20. นักเสแสร้งผู้ยิ่งใหญ่ (The Great Pretender)

Martin Armstrong แห่งarmstrongeconomics.comให้สัมภาษณ์ว่า ในฤดูใบไม้ร่วงนี้ (Fall of 2015) อาจจะเป็นจุดหัวเลี้ยวหัวต่อของการเปลี่ยนแปลงโลกในวงจร300ปี โดยจะเกิดการจราจลทางสังคมในประเทศต่างๆ อันจะนำไปสู่การปฏิวัติประชาชนเปลี่ยนแปลงการปกครอง
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20. นักเสแสร้งผู้ยิ่งใหญ่ (The Great Pretender)

โพสต์โดย admin » เสาร์ 26 ส.ค. 2017 11:21 am

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ถูกใจเพจแล้ว · 3 พฤษภาคม 2015 · มีการแก้ไข ·

20. นักเสแสร้งผู้ยิ่งใหญ่ (The Great Pretender)
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ผมเขียนวิจารณ์นโยบายการเงินของธนาคารแห่งประเทศไทยภาคฝรั่ง ยอมรับว่ามีเสแสร้งหน่อย ลงตีพิมพ์ในThe Nationฉบับวันแรงงานลองอ่านดู:

BOT's DOUBLE-BARRELLED AIM is poor if it wants to spur growth

The Bank of Thailand yesterday sprang a surprise by bringing down its benchmark interest rate from 1.75 to 1.5 per cent. It was a second time in a short period that its Monetary Policy Committee has cut the rate to stimulate economic growth.

Is the Bank of Thailand overreacting?

The rate cut comes at a time when the economy has been showing signs of a slowdown. Exports have also lost their shine, registering minus growth of around 4 per cent in the first quarter of this year. This has prompted growing concern that the economy could lose momentum again. As a result, Bank of Thailand officials have mulled measures to further weaken the baht to boost exports by encouraging capital outflow. Capital will be allowed to flow out of the country more freely, specifically to help weaken the baht.

Most analysts were taken off guard by the bank's aggressive monetary policy. The rate had already been cut at the previous meeting of the Monetary Policy Committee.

They had expected the bank to let that reduction gradually do its work, given the time lag involved, before mounting another cut if things didn't improve.

But rate cuts approved at two consecutive meetings signal that the authorities must be very concerned with the overall outlook on the economy, with the risks of export growth moving into negative territory and economic growth marked down sharply again.

But we all know that Thailand's economic ills can't be solved by monetary policy alone. The structural problems of our economy - inefficiencies in fiscal spending, weak private-sector investment, lack of improvement in the manufacturing process, not enough cost-cutting and high household debt - must all be tackled at their sources.

Throwing cheap money after structural problems won't rescue us from the economic malaise.

There is danger in the authorities' focus on monetary tools to tackle these structural problems.

First, the interest rate level creates dissavings (negative savings). People won't save their money because it earns very little interest, so the money instead flows into unproductive sectors, such as real estate and stock speculation.

Second, weakening the baht - a policy that goes hand in hand with the low-interest-rate policy - will raise the cost of living for the poor and those with fixed incomes. Thailand still faces inflationary pressure arising from growth in money supply and credit. Real inflation should have been pegged higher, at 5 per cent or more, rather than as a negative, as officially reported.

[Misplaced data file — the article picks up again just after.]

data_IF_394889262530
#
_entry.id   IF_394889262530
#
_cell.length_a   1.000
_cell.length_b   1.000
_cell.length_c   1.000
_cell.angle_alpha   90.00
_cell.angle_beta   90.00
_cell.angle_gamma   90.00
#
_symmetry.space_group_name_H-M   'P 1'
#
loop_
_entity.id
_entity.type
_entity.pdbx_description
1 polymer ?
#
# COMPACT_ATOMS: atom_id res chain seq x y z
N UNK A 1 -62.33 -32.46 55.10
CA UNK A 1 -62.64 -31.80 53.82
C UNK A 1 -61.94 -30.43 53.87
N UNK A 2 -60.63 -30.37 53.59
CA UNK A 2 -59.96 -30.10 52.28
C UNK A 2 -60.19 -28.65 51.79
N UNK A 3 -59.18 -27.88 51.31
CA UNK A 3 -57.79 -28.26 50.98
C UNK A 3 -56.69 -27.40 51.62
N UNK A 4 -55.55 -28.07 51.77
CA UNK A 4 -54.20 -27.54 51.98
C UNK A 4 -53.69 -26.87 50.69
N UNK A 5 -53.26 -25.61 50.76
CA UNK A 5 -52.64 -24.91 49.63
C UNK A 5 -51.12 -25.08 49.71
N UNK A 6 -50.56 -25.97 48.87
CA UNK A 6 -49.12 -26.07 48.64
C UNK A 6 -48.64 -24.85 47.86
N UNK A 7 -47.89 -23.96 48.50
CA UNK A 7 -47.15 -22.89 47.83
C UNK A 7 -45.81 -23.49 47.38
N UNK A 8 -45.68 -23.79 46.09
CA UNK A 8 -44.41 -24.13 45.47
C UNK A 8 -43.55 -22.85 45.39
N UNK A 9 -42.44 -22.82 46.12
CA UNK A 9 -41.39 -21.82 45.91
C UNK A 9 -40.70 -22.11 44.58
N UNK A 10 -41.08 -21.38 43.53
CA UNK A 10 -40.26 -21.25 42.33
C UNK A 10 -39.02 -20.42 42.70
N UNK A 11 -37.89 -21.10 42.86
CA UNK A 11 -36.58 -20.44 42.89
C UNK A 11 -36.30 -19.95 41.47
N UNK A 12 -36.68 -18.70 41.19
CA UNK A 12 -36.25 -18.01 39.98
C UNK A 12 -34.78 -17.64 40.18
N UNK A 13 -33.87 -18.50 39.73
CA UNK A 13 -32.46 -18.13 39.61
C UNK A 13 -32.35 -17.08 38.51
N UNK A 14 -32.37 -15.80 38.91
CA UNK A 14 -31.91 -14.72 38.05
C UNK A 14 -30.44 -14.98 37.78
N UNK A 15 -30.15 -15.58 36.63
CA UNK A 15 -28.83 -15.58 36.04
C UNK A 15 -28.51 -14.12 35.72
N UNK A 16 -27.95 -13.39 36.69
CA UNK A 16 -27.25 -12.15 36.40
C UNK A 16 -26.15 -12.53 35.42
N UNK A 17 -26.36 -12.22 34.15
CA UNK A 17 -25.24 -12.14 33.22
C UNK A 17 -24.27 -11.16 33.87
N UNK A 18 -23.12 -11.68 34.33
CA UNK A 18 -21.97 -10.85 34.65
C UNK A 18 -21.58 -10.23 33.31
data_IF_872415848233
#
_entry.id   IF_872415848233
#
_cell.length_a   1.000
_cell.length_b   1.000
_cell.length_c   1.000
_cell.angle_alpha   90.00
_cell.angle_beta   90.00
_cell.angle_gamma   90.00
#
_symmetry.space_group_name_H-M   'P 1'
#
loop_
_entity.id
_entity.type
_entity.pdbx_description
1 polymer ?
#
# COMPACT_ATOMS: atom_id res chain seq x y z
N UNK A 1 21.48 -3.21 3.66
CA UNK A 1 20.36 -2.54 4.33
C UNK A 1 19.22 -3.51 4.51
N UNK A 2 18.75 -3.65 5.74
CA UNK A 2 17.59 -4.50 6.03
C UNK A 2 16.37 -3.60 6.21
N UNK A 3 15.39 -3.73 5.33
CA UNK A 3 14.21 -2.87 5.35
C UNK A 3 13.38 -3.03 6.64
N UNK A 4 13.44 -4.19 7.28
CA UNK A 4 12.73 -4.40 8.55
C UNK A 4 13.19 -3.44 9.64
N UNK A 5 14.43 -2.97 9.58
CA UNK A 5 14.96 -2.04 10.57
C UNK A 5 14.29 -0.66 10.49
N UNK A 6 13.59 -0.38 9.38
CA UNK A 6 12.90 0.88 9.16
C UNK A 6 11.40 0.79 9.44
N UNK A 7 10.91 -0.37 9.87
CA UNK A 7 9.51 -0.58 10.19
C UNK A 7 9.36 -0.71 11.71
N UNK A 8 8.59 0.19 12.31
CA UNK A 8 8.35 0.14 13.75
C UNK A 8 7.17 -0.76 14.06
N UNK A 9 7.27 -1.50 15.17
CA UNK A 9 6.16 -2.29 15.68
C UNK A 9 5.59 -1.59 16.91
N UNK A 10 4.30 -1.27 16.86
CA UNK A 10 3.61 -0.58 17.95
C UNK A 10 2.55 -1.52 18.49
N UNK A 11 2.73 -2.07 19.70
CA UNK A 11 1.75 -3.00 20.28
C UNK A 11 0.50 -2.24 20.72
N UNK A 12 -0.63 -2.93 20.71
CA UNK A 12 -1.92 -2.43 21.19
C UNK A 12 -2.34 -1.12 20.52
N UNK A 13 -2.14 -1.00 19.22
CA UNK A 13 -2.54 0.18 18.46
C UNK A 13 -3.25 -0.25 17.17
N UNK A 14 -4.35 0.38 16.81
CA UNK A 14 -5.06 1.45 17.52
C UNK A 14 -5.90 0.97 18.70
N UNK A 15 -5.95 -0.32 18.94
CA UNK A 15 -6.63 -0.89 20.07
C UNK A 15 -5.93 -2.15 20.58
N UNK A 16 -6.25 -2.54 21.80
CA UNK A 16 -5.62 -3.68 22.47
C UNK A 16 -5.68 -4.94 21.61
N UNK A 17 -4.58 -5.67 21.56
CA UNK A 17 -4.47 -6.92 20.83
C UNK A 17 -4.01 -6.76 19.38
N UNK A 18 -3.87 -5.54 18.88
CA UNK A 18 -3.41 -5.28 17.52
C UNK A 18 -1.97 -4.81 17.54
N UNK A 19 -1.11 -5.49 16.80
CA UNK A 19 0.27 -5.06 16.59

Without taking into account the growth in money supply and credit, we will never get at the real figure of inflation, which destroys the value of the baht and drives up the cost of living. Still, the authorities hold that there is no risk of high inflation at this point, with it amounting to minus-0.5 per cent in the first quarter of this year. Thus it justifies further rate cuts.

Third, by cutting the rate in a hurry and weakening the baht, the authorities are handing out more chocolate to exporters and manufacturers.

These sectors should instead improve the quality of their products or cut their costs to stay competitive, rather than relying on macroeconomic policy to gain or maintain advantage. As mentioned, low interest rates create dissavings, and a weak baht drives up the cost of living and the cost of imports.

Fourth, once the authorities overreach in their monetary policy, they will have no ammunition left when they really need it.

The Bank of Japan, the US Federal Reserve and the European Central Bank are cases in point. They have all overreached their mandate by lowering the rate to zero per cent and keeping it there for a long time.

The unprecedented zero-interest-rate environment has spilled into the bond market to create negative bond yields. It undermines pricing in the financial markets, not to mention creating a disparity in income between those who have access to financial and hard assets and the poor.

Most important of all, a zero interest rate destroys the value of the currency and will bring about hyperinflation at a later stage.

Do we want to follow in the footstep of the Bank of Japan, the Fed and the ECB, relying on zero interest to buy time because their governments won't allow the "too big to fail" banks and corporations to die from natural causes?

The Bank of Thailand's utmost objectives are to defend the value of the baht and manage price stability. Instead, what it is doing now will destroy the value of the baht and invite the inflation that's looming on the horizon to hit the general populace.

thanong
3/5/2015
http://www.nationmultimedia.com/opinion ... 59094.html
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